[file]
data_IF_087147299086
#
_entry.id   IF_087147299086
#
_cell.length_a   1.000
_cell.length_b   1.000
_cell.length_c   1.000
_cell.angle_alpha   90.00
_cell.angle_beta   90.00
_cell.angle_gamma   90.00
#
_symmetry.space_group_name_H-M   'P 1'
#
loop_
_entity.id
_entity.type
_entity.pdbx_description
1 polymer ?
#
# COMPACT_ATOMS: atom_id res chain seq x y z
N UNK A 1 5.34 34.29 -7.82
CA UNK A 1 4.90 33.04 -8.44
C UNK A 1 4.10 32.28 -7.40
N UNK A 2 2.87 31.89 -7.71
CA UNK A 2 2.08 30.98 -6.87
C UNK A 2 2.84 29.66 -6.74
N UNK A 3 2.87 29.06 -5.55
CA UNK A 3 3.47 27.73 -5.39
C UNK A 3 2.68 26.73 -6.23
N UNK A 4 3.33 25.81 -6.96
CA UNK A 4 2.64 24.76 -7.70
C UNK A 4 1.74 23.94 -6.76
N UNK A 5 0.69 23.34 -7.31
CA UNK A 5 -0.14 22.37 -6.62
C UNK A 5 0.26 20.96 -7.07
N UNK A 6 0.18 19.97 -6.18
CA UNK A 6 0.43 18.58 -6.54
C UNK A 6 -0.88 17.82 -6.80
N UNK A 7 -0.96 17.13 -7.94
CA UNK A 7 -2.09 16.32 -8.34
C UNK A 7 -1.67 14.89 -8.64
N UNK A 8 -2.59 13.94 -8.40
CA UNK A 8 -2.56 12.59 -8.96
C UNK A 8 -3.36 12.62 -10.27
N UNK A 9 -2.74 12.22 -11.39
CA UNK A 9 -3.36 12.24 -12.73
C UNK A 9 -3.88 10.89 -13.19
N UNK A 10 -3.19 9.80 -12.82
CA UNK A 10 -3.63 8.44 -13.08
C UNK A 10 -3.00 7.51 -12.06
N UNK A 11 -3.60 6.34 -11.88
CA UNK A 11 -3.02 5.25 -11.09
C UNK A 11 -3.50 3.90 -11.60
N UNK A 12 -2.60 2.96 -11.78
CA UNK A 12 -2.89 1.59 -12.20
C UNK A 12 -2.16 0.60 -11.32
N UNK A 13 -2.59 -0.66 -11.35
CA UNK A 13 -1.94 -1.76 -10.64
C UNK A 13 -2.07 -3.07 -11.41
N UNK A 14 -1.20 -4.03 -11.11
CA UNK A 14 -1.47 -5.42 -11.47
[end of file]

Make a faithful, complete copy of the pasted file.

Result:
data_IF_087147299086
#
_entry.id   IF_087147299086
#
_cell.length_a   1.000
_cell.length_b   1.000
_cell.length_c   1.000
_cell.angle_alpha   90.00
_cell.angle_beta   90.00
_cell.angle_gamma   90.00
#
_symmetry.space_group_name_H-M   'P 1'
#
loop_
_entity.id
_entity.type
_entity.pdbx_description
1 polymer ?
#
# COMPACT_ATOMS: atom_id res chain seq x y z
N UNK A 1 5.34 34.29 -7.82
CA UNK A 1 4.90 33.04 -8.44
C UNK A 1 4.10 32.28 -7.40
N UNK A 2 2.87 31.89 -7.71
CA UNK A 2 2.08 30.98 -6.87
C UNK A 2 2.84 29.66 -6.74
N UNK A 3 2.87 29.06 -5.55
CA UNK A 3 3.47 27.73 -5.39
C UNK A 3 2.68 26.73 -6.23
N UNK A 4 3.33 25.81 -6.96
CA UNK A 4 2.64 24.76 -7.70
C UNK A 4 1.74 23.94 -6.76
N UNK A 5 0.69 23.34 -7.31
CA UNK A 5 -0.14 22.37 -6.62
C UNK A 5 0.26 20.96 -7.07
N UNK A 6 0.18 19.97 -6.18
CA UNK A 6 0.43 18.58 -6.54
C UNK A 6 -0.88 17.82 -6.80
N UNK A 7 -0.96 17.13 -7.94
CA UNK A 7 -2.09 16.32 -8.34
C UNK A 7 -1.67 14.89 -8.64
N UNK A 8 -2.59 13.94 -8.40
CA UNK A 8 -2.56 12.59 -8.96
C UNK A 8 -3.36 12.62 -10.27
N UNK A 9 -2.74 12.22 -11.39
CA UNK A 9 -3.36 12.24 -12.73
C UNK A 9 -3.88 10.89 -13.19
N UNK A 10 -3.19 9.80 -12.82
CA UNK A 10 -3.63 8.44 -13.08
C UNK A 10 -3.00 7.51 -12.06
N UNK A 11 -3.60 6.34 -11.88
CA UNK A 11 -3.02 5.25 -11.09
C UNK A 11 -3.50 3.90 -11.60
N UNK A 12 -2.60 2.96 -11.78
CA UNK A 12 -2.89 1.59 -12.20
C UNK A 12 -2.16 0.60 -11.32
N UNK A 13 -2.59 -0.66 -11.35
CA UNK A 13 -1.94 -1.76 -10.64
C UNK A 13 -2.07 -3.07 -11.41
N UNK A 14 -1.20 -4.03 -11.11
CA UNK A 14 -1.47 -5.42 -11.47